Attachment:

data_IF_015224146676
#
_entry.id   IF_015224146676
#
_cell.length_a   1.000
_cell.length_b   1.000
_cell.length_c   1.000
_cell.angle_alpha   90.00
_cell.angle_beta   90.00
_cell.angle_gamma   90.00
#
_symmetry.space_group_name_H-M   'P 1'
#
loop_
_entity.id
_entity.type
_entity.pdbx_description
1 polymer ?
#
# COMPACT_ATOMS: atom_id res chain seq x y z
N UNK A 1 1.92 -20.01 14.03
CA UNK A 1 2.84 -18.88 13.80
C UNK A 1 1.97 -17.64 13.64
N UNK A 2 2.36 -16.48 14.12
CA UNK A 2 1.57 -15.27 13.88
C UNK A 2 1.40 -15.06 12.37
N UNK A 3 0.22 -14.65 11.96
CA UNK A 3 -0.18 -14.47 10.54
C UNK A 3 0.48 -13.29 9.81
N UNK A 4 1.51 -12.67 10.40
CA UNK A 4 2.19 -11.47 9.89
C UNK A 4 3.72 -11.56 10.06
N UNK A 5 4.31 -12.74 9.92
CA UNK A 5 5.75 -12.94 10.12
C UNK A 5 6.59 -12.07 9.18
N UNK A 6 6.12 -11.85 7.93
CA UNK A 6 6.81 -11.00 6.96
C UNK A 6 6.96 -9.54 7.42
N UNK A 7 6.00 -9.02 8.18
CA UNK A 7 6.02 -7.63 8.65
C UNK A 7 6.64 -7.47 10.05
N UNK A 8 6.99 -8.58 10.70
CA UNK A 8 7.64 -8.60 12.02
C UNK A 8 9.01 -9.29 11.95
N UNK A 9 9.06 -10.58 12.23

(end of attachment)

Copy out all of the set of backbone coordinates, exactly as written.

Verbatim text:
data_IF_015224146676
#
_entry.id   IF_015224146676
#
_cell.length_a   1.000
_cell.length_b   1.000
_cell.length_c   1.000
_cell.angle_alpha   90.00
_cell.angle_beta   90.00
_cell.angle_gamma   90.00
#
_symmetry.space_group_name_H-M   'P 1'
#
loop_
_entity.id
_entity.type
_entity.pdbx_description
1 polymer ?
#
# COMPACT_ATOMS: atom_id res chain seq x y z
N UNK A 1 1.92 -20.01 14.03
CA UNK A 1 2.84 -18.88 13.80
C UNK A 1 1.97 -17.64 13.64
N UNK A 2 2.36 -16.48 14.12
CA UNK A 2 1.57 -15.27 13.88
C UNK A 2 1.40 -15.06 12.37
N UNK A 3 0.22 -14.65 11.96
CA UNK A 3 -0.18 -14.47 10.54
C UNK A 3 0.48 -13.29 9.81
N UNK A 4 1.51 -12.67 10.40
CA UNK A 4 2.19 -11.47 9.89
C UNK A 4 3.72 -11.56 10.06
N UNK A 5 4.31 -12.74 9.92
CA UNK A 5 5.75 -12.94 10.12
C UNK A 5 6.59 -12.07 9.18
N UNK A 6 6.12 -11.85 7.93
CA UNK A 6 6.81 -11.00 6.96
C UNK A 6 6.96 -9.54 7.42
N UNK A 7 6.00 -9.02 8.18
CA UNK A 7 6.02 -7.63 8.65
C UNK A 7 6.64 -7.47 10.05
N UNK A 8 6.99 -8.58 10.70
CA UNK A 8 7.64 -8.60 12.02
C UNK A 8 9.01 -9.29 11.95
N UNK A 9 9.06 -10.58 12.23